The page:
Great music, dancing and fun were once a regular occurrence at Charlie’s Place in Myrtle Beach. Even in the puzzling days of Jim Crow-era segregation, both whites and blacks enjoyed each other’s company and reveled in the unifying sounds of jazz, Motown and beach music while they danced away.

Today, an annual event is held to celebrate the music and the culture that thrived in the area in bygone days. The fifth annual Myrtle Beach Jazz Festival returns October 15-17, 2021 on historic Carver Street in Myrtle Beach!

Myrtle Beach Jazz Festival

Charlie’s Place was an iconic Jim Crow-era supper club on Carver Street in Myrtle Beach that’s said to be the birthplace of the Shag, South Carolina’s official state dance. Over the years, owner Charlie Fitzgerald played host to a series of African-American music legends – including Dizzy Gillespie, Little Richard, Billie Holliday, Duke Ellington, Cab Calloway, Lena Horne, Count Basie, Muddy Waters, Ray Charles and others, according to the City of Myrtle Beach.

In time, however, this Grand Strand gem fell into disrepair. The Myrtle Beach Jazz Festival was originally founded as a cornerstone in the effort to raise awareness about Charlie’s Place, which the residents of the Booker T. Washington area hoped to bring back to life as a museum, performance venue and community center. The jazz festival was founded on the grounds adjacent to the remaining Charlie’s Place structures, forever linking the two.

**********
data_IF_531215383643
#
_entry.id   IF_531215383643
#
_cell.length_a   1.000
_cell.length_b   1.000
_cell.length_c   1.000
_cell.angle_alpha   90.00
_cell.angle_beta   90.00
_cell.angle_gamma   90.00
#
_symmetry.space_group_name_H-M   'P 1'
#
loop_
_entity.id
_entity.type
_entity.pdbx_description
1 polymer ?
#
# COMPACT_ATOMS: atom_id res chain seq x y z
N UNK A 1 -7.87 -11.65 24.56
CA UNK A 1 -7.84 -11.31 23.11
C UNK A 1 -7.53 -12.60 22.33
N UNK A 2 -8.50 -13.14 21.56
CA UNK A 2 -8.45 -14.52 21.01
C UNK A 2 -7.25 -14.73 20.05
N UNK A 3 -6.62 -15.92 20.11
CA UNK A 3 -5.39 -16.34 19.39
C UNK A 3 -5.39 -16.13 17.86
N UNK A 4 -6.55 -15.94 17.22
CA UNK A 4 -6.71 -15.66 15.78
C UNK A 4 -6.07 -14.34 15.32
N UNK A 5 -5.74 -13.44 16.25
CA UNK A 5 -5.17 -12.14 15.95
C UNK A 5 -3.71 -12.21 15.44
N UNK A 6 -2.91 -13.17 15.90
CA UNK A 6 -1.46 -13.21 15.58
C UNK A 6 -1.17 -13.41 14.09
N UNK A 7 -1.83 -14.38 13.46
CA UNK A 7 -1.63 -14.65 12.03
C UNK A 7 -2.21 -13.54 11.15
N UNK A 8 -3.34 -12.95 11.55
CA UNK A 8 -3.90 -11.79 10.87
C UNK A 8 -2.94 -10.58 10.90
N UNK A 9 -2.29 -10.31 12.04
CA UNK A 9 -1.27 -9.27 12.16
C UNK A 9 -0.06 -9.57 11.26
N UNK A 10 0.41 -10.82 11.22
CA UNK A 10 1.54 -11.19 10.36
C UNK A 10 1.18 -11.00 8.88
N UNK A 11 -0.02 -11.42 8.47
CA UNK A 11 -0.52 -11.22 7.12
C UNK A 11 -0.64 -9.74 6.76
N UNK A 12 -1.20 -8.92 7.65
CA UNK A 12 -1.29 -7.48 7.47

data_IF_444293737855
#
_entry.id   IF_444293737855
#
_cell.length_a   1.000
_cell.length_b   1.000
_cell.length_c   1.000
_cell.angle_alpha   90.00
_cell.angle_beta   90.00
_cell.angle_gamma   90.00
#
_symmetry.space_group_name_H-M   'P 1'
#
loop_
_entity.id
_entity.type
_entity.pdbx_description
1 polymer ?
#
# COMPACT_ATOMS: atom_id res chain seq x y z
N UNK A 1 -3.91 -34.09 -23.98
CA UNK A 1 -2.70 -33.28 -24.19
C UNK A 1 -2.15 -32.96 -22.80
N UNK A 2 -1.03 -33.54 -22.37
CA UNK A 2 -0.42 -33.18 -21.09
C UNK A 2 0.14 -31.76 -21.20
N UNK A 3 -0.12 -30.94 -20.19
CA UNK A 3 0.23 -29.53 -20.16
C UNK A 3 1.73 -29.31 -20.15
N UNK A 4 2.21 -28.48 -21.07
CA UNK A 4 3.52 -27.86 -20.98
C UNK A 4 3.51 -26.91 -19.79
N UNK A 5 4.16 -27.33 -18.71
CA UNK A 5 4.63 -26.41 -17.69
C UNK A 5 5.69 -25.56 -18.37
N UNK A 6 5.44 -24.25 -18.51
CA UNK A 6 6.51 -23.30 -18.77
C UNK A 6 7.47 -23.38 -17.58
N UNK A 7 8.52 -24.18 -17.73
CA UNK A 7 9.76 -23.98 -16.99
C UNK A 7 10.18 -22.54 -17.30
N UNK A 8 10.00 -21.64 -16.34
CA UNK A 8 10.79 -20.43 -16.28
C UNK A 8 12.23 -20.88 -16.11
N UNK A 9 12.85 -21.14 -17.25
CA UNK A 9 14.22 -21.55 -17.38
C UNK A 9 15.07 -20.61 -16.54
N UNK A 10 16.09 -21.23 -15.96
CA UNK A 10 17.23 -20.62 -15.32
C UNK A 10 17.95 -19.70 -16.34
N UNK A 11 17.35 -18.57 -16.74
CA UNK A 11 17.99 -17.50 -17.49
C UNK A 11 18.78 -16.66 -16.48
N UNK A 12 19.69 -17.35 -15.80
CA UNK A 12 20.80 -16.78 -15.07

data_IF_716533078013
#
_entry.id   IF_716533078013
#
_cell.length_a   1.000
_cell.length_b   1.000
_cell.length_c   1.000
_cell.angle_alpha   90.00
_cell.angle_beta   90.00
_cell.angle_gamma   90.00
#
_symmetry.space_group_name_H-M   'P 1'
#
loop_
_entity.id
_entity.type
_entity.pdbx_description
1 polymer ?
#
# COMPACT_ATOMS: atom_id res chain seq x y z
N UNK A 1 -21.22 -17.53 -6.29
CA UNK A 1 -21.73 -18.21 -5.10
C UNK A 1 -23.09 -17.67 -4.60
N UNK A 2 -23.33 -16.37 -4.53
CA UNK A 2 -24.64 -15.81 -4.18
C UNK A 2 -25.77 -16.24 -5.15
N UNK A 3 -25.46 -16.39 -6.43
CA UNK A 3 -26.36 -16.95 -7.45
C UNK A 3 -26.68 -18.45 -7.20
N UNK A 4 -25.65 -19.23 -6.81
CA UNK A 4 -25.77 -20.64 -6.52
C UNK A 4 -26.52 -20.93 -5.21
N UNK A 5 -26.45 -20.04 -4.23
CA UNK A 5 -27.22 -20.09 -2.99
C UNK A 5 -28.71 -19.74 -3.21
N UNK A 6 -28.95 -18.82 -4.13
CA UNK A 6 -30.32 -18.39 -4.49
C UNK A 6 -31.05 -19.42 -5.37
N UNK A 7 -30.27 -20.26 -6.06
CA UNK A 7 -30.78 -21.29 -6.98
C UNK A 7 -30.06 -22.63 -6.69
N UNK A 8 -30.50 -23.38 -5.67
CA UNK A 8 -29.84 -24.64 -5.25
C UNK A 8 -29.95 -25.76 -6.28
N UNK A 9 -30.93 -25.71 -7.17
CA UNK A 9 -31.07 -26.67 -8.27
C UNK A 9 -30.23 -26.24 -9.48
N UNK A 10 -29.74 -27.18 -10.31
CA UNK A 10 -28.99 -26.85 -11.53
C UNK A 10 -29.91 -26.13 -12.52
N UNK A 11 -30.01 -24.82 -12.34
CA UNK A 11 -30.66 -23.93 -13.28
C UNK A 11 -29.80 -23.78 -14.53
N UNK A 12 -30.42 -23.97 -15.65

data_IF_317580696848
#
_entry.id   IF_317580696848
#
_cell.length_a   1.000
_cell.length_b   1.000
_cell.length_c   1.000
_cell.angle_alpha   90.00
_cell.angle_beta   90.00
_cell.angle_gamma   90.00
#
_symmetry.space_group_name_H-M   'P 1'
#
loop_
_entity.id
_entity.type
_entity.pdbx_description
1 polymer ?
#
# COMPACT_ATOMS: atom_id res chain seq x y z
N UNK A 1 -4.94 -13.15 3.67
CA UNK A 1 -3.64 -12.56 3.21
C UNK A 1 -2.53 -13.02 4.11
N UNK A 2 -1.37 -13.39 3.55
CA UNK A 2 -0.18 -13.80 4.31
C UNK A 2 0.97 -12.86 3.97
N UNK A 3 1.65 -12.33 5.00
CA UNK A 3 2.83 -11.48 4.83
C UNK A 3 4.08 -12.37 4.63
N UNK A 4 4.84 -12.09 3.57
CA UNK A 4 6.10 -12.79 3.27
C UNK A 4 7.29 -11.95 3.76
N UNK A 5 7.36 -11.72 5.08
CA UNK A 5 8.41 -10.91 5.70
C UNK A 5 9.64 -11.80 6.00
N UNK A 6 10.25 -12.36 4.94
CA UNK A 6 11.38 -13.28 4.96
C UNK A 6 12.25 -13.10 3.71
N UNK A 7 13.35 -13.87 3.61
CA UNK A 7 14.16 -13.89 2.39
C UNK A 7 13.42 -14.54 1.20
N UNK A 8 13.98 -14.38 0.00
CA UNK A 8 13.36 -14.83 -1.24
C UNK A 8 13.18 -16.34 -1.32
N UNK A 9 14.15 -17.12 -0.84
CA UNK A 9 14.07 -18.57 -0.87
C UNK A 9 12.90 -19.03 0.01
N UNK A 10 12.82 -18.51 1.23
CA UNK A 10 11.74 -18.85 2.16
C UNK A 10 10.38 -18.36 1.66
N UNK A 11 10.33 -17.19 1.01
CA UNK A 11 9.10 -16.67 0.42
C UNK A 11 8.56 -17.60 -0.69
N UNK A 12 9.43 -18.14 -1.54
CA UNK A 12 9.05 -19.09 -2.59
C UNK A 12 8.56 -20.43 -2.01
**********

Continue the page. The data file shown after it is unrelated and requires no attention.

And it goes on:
Both projects have grown by leaps and bounds over the past four years. Charlie's Place opened back up in 2019 after extensive preservation. Now, several of the motel rooms have been reconstructed to show visitors the history of travel during segregation, and the Fitzgerald's Home has been rennovated to be an event and community center. 

Charlie's Place, Myrtle Beach, SC

The first Myrtle Beach Jazz Festival originally billed as a “neighborhood jam,” ended up drawing hundreds of people from all over the region in 2016. At the same time, South Carolina ETV began work on a 30-minute film, sparked by a conversation between Riley and producer Betsy Newman. By then, the City of Myrtle Beach had purchased the Charlie’s Place property and was at work on block grants to begin restoring this almost-lost piece of South Carolina history.

By the time the Myrtle Beach Jazz Festival returned in 2018 and 2019, thousands of music fans were descending on Carver Street each fall. Not long after the third annual event was held, a new state historic marker rose in front of Charlie's Place. Last year, the festival was postponed, and now its back for 2021! As always, admission is free. For more information, visit the festival’s website at

Find more events and activities across the Grand Strand on our TO DO page. If you would like to read more about African American history in the Myrtle Beach area, please read our blog post